As the world is an image of the living Aeon (tou zvntoV aivnoV), so is man an image of the pre-existent man of the anqrwpoV prown. Valentinus, according to Clemens Alexandrinus (Valentini Homil. ap. Clem. Strom. iv. 13, 92), spoke of the Sophia as an artist (zwgrafoV) making this visible lower world a picture of the glorious Archetype, but the hearer or reader would as readily understand the heavenly Wisdom of the Book of Proverbs to be meant by this Sophia as the 12th and fallen Aeon. Under her (according to Valentinus) stand the world-creative angels, whose head is the Demiurge. Her formation (plasma) is Adam created in the name of the 'AnqrwpoV prowm. In him thus made a higher power puts the seed of the heavenly pneumatic essence (sperma thV anwqen ousiaV). Thus furnished with higher insight, Adam excites the fears of the angels; for even as anqropoi are seized with fear of the images made by their own hands to bear the name of God, i.e. the idols, so these angels cause the images they have made to disappear (Ep. ad Amicos ap. Clem. Alex. Strom. ii. 8, 36). The pneumatic seed (pneuma diaferon or genoV diaferon) nevertheless remains in the world, as a race by nature capable of being saved (fusei swzomenon genoV), and which has come down from a higher sphere in order to put an end to the reign of death. Death originates from the Demiurge, to whom the word (Ex. xxxiii. 20) refers that no one can see the face of God without dying. The members of the pneumatic church are from the first immortal, and children of eternal life. They have only assumed mortality in order to overcome death in themselves and by themselves. They shall dissolve the world without themselves suffering dissolution, and be lords over the creation and over all transitory things (Valent. Hom. ap. Clem. Strom. iv. 13, 91 seq.). But without the help of the only good Father the heart even of the spiritual man (the pneumaticos) cannot be cleansed from the many evil spirits which make their abode in him, and each accomplishes his own desire. But when the only good Father visits the soul, it is hallowed and enlightened, and is called blessed because one day it shall see God. This cleansing and illumination is a consequence of the revelation of the Son (ib. ii. 20, 114).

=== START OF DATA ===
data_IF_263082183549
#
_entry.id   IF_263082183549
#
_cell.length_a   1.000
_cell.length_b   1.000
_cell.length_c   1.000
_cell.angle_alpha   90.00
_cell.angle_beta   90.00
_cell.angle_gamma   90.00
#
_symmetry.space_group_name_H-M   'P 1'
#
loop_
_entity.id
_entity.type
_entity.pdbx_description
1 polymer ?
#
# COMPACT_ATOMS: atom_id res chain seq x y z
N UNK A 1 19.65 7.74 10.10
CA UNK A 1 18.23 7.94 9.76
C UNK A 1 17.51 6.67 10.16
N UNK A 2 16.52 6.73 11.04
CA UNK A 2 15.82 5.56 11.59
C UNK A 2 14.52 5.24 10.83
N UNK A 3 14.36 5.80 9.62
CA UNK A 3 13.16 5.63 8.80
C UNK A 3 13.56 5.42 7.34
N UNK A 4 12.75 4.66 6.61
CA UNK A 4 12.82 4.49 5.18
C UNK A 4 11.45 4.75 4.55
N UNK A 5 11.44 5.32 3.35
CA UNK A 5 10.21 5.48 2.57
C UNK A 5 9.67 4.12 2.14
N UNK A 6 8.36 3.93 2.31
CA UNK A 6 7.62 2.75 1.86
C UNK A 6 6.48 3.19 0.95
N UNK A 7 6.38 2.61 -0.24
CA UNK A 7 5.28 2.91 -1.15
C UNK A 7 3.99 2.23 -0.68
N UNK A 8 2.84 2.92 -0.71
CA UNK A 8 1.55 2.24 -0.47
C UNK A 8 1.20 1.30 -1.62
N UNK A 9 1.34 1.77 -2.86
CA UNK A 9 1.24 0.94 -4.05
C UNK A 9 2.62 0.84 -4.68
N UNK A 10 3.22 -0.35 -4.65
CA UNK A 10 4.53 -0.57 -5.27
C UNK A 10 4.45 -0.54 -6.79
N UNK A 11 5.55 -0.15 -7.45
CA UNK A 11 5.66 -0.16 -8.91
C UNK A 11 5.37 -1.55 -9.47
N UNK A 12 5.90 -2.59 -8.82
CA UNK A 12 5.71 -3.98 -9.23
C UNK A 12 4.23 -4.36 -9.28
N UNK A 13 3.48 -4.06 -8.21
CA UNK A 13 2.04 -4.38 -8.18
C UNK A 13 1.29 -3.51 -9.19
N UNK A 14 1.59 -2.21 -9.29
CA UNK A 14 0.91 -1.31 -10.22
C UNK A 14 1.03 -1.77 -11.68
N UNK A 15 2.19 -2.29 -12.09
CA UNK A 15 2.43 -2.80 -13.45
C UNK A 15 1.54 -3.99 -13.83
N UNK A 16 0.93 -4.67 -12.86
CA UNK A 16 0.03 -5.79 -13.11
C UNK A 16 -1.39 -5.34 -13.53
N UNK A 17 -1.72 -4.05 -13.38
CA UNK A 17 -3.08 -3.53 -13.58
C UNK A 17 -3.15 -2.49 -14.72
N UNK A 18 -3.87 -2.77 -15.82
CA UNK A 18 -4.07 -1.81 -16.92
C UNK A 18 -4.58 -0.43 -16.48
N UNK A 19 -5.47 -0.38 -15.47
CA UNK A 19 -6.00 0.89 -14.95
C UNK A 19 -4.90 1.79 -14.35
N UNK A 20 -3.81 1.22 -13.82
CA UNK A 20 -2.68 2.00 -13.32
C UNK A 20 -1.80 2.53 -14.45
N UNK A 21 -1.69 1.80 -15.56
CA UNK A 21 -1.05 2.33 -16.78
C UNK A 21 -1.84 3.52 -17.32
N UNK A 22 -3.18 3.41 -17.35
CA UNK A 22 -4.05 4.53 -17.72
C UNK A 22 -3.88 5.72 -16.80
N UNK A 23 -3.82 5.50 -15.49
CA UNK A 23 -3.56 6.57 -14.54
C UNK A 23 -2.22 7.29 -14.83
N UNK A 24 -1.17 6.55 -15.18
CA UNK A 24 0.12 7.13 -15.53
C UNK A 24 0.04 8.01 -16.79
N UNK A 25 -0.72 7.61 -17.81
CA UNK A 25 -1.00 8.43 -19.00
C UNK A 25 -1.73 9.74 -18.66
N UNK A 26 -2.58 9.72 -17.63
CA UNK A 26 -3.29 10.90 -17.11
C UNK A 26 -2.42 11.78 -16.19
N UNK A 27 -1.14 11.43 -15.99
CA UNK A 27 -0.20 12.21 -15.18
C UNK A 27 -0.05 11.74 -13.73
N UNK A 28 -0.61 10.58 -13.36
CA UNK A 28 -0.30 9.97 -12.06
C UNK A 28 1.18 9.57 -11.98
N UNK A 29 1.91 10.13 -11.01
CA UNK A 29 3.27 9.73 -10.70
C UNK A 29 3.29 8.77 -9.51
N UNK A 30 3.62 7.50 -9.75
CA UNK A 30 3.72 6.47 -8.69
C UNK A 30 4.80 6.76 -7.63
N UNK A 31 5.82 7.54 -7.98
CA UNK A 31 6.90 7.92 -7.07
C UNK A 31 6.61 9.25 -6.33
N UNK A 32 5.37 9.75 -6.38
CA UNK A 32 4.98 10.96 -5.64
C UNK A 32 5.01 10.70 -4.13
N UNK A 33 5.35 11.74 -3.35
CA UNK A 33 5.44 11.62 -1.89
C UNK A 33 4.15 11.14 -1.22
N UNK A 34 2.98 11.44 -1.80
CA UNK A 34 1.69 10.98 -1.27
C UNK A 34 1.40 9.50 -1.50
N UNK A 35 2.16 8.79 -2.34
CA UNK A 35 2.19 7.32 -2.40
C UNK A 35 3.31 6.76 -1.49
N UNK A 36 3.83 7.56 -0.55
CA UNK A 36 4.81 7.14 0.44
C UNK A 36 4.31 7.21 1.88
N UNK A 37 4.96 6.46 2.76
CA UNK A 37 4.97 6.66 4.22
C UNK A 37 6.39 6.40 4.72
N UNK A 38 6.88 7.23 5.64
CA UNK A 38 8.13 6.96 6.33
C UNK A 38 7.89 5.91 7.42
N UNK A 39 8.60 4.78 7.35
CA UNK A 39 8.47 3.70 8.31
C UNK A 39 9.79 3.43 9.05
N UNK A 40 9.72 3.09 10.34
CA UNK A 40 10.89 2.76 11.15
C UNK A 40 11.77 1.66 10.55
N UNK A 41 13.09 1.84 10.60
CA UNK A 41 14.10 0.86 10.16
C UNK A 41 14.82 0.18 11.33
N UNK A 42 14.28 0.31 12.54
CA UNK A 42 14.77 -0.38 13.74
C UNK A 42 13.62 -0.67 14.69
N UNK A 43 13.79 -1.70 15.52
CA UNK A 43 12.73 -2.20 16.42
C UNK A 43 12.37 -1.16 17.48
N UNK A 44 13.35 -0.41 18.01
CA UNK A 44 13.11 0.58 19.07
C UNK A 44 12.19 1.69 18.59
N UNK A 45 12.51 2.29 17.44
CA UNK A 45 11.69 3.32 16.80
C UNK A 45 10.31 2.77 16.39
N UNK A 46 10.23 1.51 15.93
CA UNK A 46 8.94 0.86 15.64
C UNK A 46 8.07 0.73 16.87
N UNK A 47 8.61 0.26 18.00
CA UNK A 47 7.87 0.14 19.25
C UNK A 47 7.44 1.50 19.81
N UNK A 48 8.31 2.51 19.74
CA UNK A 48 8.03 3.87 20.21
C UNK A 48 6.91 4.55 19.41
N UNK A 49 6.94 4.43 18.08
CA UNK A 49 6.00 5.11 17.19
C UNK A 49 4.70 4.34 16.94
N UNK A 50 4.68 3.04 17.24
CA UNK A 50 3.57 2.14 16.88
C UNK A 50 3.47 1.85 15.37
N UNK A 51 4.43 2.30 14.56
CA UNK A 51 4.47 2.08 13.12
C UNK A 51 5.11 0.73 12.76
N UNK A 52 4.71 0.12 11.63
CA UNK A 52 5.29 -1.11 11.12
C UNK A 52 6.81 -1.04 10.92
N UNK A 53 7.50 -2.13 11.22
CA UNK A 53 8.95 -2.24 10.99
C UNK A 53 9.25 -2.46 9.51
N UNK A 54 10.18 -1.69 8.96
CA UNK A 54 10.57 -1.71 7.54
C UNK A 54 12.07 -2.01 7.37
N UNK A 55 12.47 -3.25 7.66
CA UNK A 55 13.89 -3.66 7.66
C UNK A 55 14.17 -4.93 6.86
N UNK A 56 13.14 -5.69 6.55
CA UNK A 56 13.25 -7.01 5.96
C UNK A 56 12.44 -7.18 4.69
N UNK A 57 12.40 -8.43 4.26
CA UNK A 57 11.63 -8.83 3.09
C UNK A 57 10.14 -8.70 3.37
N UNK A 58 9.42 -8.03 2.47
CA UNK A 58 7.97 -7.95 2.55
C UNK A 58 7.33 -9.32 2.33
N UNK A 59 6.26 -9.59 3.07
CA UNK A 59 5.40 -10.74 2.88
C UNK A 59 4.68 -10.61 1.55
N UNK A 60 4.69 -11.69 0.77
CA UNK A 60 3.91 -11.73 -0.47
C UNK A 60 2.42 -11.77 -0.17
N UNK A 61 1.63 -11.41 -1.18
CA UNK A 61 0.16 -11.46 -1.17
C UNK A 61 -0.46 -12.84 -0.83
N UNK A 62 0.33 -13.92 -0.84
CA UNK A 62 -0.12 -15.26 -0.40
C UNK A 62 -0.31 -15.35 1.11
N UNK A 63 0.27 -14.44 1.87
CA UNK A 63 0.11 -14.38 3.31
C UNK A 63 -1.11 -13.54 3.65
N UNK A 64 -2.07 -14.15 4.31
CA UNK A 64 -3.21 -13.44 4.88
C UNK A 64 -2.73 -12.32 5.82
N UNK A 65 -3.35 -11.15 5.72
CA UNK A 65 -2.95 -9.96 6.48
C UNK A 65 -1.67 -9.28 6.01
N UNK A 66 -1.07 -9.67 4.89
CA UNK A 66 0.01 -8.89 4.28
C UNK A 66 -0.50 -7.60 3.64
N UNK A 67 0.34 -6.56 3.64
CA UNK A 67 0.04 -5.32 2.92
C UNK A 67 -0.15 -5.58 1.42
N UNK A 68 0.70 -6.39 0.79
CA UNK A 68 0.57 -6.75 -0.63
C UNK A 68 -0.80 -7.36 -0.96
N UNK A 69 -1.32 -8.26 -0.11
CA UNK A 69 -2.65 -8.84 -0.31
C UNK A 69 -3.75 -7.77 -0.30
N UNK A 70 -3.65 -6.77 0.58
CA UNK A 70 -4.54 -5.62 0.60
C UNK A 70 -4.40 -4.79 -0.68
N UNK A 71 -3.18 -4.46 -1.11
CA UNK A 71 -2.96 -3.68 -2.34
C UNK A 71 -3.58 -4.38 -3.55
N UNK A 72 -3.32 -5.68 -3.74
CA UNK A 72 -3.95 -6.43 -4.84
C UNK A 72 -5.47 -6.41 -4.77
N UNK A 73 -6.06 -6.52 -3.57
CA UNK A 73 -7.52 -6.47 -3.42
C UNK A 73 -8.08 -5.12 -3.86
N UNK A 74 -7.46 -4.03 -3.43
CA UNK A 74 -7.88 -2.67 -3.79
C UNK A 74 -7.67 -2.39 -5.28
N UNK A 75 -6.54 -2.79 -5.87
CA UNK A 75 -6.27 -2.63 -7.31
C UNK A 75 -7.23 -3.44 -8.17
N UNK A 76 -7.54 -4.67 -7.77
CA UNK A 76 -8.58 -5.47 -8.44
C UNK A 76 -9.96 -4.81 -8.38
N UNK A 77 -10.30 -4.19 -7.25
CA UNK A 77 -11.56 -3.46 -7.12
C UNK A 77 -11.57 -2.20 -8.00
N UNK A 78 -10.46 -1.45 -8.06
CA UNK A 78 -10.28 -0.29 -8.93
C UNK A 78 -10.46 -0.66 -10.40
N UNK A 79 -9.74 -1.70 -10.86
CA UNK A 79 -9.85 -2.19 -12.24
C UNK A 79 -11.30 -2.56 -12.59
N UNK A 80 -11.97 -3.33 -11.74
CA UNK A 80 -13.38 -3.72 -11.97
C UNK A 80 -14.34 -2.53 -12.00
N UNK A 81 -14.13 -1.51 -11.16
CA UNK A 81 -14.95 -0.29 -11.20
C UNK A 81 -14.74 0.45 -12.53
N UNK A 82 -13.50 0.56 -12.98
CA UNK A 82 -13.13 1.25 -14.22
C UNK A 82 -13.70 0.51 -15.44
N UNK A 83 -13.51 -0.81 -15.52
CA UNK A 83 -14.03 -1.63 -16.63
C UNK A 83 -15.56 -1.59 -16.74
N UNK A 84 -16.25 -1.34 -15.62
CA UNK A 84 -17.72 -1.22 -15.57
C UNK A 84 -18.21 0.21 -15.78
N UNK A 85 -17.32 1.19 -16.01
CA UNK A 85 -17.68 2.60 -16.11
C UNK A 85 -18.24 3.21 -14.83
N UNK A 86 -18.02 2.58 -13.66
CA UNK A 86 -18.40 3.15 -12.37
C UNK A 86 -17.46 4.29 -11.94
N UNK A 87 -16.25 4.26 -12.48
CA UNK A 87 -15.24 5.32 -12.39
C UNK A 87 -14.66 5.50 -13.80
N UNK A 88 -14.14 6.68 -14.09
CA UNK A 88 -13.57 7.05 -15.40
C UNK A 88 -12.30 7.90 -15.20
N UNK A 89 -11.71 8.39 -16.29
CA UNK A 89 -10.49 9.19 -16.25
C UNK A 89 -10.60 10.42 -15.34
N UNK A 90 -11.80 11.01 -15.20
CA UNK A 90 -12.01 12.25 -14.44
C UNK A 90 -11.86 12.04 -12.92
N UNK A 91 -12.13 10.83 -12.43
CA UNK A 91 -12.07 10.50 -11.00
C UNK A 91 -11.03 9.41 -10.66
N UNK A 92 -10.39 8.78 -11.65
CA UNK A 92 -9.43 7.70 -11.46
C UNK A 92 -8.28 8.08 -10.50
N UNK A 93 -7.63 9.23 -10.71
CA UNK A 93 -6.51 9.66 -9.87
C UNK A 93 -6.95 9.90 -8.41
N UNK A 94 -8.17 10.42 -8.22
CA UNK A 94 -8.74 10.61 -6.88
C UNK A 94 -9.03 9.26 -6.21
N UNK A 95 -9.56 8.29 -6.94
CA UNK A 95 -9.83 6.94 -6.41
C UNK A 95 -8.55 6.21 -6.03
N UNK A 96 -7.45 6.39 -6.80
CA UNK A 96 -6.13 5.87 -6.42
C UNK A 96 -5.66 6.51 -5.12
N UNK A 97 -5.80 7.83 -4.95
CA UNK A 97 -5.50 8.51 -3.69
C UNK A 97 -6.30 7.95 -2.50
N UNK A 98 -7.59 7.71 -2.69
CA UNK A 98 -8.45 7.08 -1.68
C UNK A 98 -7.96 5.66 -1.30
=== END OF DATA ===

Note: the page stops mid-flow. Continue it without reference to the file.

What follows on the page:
We learn from the fragments only (Valent. Ep. ad Agathopoda ap. Clem. Strom. iv. 7, 59) that Jesus, by steadfastness and abstinence, earned for Himself Deity, and by virtue of His abstinence did not even suffer to be corrupted the food which He received (i.e. it did not undergo the natural process of digestion), because He Himself was not subject to corruption. It must remain undetermined how Valentinus defined the relation of Jesus to the uioV. If the text of the passage quoted above be sound, Jesus put Himself in possession of Godhead by His own abstinence, a notion we should expect in Ebionite rather than in Gnostic circles. But the true reading may be eikazeto (not eirgazeto), and in that case the meaning will be that by an extraordinary asceticism Jesus avoided every kind of material pollution, and so became Himself the image of the incorruptible and imperishable Godhead. At any rate, this fragment does not tell us whether, according to the teaching of Valentinus, the body of Jesus was pneumatic or psychical. According to another fragment attributed to Valentinus, and preserved by Eulogius of Alexandria (ap. Photium, Bibl. Cod. 230), he appears to have treated with ridicule the opinion of the "Galileans" that Christ had two natures, and to have maintained that He had but one nature composed of the visible and the invisible. Hilgenfeld (l.c. pp. 302 seq.) supposes the Valentinus of this fragment to be the Gnostic, while others take him to have been the Apollinarian. But we have no other instance of any Gnostic giving to Catholic Christians (as did the emperor Julian later) the epithet "Galilean." Further, although Tertullian (adv. Prax. 29) and Origen (de Princip. i. 2, 1) may have spoken of two natures or two substances in Christ, we can hardly imagine Valentinus pronouncing a doctrine ridiculous, and yet it finding acceptance in his school. For we find the Occidental Valentinians actually teaching in very similar terms, that Soter, the common product of the whole Pleroma, united himself with the Christus of the Demiurge the Man Jesus. Could we otherwise assume that the fragment is genuine, it would serve to prove that the doctrine of the Oriental school concerning the pneumatic body of Christ was in fact the original teaching of Valentinus. How Valentinus thought concerning the origin of matter and of evil cannot be made out from existing fragments. When, however, we find him designating the Demiurge as author of death, we can hardly suppose that he derived the transitory nature and other imperfections of the terrestrial universe from an originally evil material substance. The view, moreover, which underlies the psalm of Valentinus, of which the Philosophumena have preserved a fragment (Philos. vi. 37, pp. 197 seq.) is decidedly monastic. He there sees in the spirit how "all things are hanging (kremamena) and are upborne (ocoumena), the flesh hanging on the soul, the soul upborne by the air, the air hanging on the aether, from Bythos fruits produced and from the womb the child." An interpretation of these sayings current in the Valentinian school is appended. According to this interpretation, flesh is the ulh which depends upon the soul (the psychical nature) of the Demiurge. Again the Demiurge hangs from the spirit which is outside the Pleroma, i.e. the Sophia in the kingdom of the Midst, the Sophia from Horus and from the Pleroma, and finally the world of Aeons in the Pleroma from the abyss, i.e. their Father. If this interpretation be, as we may assume, correct, Valentinus must have conceived the whole universe as forming a grand scale of being, beginning with the abysmal ground of all spiritual life, and thence descending lower and lower down to matter. The whole scale then is a descent from the perfect to ever more and more imperfect images; according to the principle expressly laid down by Valentinus, that the cosmos is as inferior to the living Aeon as the image is inferior to the living countenance (ap. Clem. Strom. iv. 13, 92). This view of the nature of the universe exhibits a much nearer relationship to Platonic philosophy than to the Oriental dualism which underlay the older Gnostic systems; and Hippolytus is therefore completely right, when dealing with the psalm of Valentinus, to speak of Platonising Gnostics (Philos. vi. 37, p. 197).